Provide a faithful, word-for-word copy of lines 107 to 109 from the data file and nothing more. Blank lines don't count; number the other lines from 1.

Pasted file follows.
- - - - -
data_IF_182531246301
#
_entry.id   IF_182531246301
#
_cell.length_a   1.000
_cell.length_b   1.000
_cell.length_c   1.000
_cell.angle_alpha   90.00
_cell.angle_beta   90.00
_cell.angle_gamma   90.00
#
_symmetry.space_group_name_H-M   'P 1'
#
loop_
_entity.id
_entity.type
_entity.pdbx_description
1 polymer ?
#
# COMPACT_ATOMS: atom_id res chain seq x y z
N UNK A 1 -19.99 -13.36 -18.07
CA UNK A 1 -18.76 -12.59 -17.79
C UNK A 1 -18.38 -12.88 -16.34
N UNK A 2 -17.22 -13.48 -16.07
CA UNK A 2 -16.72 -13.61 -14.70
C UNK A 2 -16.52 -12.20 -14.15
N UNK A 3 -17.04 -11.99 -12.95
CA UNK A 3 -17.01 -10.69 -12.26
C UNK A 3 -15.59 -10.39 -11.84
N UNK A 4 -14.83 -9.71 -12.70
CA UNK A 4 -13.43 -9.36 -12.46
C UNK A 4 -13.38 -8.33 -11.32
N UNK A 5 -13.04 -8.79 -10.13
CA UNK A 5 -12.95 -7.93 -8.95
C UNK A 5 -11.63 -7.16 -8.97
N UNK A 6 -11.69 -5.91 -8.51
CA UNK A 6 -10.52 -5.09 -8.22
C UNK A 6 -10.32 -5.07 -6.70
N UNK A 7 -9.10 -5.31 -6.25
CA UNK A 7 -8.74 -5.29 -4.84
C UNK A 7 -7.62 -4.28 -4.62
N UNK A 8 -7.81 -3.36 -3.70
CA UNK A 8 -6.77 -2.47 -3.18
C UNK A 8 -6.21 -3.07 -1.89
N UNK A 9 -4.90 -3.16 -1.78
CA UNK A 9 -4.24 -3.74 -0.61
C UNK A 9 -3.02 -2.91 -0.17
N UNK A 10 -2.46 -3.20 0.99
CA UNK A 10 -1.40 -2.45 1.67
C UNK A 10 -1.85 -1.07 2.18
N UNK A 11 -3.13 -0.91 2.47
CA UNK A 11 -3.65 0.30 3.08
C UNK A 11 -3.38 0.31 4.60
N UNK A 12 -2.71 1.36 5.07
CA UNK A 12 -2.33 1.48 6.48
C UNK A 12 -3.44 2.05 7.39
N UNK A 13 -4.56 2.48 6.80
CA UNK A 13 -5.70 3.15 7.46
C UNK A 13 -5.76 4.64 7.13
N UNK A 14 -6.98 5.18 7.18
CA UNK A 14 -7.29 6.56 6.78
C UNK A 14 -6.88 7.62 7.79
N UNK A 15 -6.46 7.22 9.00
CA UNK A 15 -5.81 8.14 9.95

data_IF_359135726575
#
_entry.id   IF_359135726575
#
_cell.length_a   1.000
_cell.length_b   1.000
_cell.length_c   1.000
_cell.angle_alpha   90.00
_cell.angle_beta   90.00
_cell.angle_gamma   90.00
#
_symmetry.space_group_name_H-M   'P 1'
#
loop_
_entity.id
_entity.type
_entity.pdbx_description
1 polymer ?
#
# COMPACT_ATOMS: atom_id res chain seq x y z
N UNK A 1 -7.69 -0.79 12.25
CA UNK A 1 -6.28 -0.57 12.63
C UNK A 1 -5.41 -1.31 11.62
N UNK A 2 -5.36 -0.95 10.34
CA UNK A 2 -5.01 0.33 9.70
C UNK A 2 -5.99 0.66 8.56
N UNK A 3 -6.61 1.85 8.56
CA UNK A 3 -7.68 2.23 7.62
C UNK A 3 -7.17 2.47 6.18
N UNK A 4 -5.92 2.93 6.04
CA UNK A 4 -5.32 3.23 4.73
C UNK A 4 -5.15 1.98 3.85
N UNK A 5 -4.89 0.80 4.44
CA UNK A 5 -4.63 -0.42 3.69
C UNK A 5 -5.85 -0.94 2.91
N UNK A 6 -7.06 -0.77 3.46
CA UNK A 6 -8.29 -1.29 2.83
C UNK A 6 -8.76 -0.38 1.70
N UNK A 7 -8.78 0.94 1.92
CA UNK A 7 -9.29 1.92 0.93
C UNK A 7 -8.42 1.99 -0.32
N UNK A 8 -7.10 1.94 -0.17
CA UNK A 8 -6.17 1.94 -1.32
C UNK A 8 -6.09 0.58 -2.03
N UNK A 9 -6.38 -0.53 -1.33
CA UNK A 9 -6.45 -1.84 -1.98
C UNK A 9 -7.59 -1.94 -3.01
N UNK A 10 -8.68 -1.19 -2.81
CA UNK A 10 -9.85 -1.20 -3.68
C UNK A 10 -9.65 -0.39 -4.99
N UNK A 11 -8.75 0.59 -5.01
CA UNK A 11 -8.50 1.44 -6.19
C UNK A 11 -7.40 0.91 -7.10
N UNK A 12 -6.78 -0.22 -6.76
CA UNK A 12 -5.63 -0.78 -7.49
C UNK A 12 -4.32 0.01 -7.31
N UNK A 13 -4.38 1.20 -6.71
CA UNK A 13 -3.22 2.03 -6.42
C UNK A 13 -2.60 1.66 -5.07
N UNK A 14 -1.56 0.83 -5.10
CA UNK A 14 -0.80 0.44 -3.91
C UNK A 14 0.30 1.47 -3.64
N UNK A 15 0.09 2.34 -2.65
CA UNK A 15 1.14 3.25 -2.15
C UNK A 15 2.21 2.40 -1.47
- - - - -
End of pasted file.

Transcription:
CA UNK A 8 -6.17 1.94 -1.32
C UNK A 8 -6.09 0.58 -2.03
N UNK A 9 -6.38 -0.53 -1.33